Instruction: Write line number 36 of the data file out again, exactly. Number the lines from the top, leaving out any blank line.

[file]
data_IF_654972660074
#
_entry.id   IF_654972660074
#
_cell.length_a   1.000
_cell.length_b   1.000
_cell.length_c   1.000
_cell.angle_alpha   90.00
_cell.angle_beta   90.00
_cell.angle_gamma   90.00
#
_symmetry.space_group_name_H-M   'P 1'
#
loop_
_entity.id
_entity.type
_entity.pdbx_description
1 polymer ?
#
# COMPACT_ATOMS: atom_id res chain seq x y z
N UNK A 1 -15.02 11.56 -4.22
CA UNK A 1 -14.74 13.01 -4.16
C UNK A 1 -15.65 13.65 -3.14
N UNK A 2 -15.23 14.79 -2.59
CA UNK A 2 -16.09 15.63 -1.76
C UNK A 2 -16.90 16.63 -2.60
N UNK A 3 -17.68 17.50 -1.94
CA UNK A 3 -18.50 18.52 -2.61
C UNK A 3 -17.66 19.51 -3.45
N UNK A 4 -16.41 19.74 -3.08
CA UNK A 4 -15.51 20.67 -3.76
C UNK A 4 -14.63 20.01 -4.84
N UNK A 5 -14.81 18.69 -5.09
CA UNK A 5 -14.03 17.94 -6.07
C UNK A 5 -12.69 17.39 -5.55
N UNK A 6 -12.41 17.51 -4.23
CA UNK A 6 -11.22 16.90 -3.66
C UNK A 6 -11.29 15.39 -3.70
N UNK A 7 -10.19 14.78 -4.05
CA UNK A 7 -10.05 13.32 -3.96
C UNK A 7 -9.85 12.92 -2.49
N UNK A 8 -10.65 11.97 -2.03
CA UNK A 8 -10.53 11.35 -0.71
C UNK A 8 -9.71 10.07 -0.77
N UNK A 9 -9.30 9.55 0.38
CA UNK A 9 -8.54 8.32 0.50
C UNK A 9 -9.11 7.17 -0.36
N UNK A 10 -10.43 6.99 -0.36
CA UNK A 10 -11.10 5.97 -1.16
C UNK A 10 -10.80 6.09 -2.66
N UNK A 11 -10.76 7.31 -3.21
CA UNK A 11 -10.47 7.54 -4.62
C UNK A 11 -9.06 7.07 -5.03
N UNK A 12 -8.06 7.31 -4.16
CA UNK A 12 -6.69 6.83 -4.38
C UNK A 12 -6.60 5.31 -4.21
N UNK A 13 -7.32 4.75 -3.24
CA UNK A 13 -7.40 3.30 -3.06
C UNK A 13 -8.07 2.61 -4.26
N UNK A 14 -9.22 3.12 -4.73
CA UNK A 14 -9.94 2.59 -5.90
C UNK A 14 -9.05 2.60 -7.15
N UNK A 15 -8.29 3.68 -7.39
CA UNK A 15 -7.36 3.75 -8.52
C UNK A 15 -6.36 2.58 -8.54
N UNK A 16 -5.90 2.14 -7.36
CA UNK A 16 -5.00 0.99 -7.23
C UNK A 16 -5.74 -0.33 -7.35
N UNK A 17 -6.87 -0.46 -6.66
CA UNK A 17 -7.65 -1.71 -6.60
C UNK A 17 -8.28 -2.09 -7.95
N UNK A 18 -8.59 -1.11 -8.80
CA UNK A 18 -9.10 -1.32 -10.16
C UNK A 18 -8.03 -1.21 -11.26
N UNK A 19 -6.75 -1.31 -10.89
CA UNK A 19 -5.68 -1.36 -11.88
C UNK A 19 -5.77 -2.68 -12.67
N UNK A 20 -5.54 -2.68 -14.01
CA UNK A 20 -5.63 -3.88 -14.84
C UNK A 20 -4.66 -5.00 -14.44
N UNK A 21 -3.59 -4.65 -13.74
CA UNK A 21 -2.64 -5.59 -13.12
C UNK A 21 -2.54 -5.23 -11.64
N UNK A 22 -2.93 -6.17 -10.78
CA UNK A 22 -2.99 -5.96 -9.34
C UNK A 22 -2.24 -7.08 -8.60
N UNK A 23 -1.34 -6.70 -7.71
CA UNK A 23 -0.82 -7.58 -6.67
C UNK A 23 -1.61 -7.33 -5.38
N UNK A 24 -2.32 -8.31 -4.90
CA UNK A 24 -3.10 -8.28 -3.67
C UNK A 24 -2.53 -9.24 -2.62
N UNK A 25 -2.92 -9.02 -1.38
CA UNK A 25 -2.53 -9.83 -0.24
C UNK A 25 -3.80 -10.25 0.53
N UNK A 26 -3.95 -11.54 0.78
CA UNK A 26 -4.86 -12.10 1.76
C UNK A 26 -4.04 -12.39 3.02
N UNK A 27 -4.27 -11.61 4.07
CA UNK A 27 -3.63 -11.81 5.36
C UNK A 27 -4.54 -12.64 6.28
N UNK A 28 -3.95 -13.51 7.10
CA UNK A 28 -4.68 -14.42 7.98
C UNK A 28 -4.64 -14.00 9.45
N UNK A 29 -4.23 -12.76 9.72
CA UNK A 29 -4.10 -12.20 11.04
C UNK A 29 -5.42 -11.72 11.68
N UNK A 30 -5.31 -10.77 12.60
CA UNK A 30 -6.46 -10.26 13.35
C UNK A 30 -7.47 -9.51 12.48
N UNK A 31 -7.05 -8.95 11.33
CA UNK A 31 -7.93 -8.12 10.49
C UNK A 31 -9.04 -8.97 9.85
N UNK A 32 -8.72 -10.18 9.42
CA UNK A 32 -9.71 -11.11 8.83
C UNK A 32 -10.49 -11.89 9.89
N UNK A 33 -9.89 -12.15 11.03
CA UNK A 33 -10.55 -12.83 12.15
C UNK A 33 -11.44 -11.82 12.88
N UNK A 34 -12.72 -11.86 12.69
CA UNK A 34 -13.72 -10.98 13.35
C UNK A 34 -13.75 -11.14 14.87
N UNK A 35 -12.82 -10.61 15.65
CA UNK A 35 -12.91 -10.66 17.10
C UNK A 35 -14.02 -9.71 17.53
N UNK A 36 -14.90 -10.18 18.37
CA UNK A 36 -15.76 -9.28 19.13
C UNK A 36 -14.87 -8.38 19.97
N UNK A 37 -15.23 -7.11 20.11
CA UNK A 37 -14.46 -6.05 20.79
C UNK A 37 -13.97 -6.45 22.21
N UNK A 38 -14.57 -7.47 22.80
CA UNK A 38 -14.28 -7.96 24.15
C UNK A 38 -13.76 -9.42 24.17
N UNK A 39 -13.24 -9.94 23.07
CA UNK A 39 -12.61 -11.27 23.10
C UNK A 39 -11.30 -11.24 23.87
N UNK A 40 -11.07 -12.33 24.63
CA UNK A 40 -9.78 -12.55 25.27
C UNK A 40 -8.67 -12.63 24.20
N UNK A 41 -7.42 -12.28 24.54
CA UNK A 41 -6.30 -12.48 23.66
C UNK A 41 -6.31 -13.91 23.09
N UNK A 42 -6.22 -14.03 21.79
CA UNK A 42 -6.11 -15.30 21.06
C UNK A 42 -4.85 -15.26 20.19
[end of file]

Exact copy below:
N UNK A 6 -12.41 17.51 -4.23